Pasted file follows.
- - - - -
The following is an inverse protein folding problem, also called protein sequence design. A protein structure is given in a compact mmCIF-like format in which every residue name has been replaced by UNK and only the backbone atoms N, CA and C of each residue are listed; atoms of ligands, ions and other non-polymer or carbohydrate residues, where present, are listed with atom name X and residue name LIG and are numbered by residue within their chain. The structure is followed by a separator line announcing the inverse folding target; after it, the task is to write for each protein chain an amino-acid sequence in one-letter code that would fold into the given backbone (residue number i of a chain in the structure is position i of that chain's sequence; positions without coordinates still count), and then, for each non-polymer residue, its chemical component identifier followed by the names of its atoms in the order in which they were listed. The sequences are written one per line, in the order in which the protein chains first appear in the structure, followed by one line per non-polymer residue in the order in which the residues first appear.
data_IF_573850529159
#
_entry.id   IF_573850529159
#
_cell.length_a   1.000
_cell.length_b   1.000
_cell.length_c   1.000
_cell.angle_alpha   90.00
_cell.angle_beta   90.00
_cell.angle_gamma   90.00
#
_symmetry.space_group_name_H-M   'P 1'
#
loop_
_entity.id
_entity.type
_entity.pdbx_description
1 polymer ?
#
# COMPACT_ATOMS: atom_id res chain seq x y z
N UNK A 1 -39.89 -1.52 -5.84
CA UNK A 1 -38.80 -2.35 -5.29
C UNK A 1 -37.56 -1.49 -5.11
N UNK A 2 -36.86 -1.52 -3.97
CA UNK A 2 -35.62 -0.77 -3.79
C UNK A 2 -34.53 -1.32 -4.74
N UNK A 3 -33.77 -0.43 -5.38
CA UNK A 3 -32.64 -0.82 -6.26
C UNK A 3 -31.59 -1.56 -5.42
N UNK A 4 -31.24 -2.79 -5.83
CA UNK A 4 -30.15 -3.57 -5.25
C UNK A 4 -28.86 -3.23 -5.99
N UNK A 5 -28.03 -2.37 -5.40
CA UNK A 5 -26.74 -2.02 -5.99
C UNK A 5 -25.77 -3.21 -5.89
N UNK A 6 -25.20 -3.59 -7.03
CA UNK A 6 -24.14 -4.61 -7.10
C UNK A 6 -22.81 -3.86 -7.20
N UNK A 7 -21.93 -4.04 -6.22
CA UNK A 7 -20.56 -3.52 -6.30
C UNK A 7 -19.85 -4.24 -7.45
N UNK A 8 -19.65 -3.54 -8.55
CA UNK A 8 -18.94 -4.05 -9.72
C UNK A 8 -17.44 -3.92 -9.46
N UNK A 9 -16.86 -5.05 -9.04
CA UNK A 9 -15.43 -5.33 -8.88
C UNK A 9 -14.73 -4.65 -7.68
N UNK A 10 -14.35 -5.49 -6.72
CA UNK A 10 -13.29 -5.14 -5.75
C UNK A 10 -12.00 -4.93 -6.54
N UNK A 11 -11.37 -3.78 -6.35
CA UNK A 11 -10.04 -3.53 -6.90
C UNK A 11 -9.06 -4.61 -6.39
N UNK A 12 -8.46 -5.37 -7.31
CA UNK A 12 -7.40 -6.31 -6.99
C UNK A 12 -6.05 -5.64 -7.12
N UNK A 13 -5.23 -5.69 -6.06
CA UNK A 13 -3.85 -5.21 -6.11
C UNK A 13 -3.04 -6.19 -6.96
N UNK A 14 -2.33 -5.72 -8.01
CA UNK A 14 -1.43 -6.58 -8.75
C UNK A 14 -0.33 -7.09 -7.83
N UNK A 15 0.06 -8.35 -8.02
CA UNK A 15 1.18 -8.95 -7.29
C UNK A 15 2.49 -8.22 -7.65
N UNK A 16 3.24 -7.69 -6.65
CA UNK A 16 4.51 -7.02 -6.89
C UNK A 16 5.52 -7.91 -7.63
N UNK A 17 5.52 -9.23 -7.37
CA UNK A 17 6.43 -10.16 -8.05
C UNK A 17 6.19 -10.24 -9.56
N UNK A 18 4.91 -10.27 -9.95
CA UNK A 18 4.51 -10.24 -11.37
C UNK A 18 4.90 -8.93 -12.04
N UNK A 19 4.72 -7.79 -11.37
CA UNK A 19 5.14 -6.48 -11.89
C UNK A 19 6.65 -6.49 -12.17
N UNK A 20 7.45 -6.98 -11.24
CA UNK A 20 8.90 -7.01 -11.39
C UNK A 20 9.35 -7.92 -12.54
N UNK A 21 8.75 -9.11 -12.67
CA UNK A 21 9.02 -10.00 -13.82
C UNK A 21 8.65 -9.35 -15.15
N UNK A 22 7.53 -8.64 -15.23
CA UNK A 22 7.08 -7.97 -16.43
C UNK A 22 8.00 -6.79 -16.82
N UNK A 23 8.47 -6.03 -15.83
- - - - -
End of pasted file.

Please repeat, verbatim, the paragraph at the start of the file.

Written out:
The following is an inverse protein folding problem, also called protein sequence design. A protein structure is given in a compact mmCIF-like format in which every residue name has been replaced by UNK and only the backbone atoms N, CA and C of each residue are listed; atoms of ligands, ions and other non-polymer or carbohydrate residues, where present, are listed with atom name X and residue name LIG and are numbered by residue within their chain. The structure is followed by a separator line announcing the inverse folding target; after it, the task is to write for each protein chain an amino-acid sequence in one-letter code that would fold into the given backbone (residue number i of a chain in the structure is position i of that chain's sequence; positions without coordinates still count), and then, for each non-polymer residue, its chemical component identifier followed by the names of its atoms in the order in which they were listed. The sequences are written one per line, in the order in which the protein chains first appear in the structure, followed by one line per non-polymer residue in the order in which the residues first appear.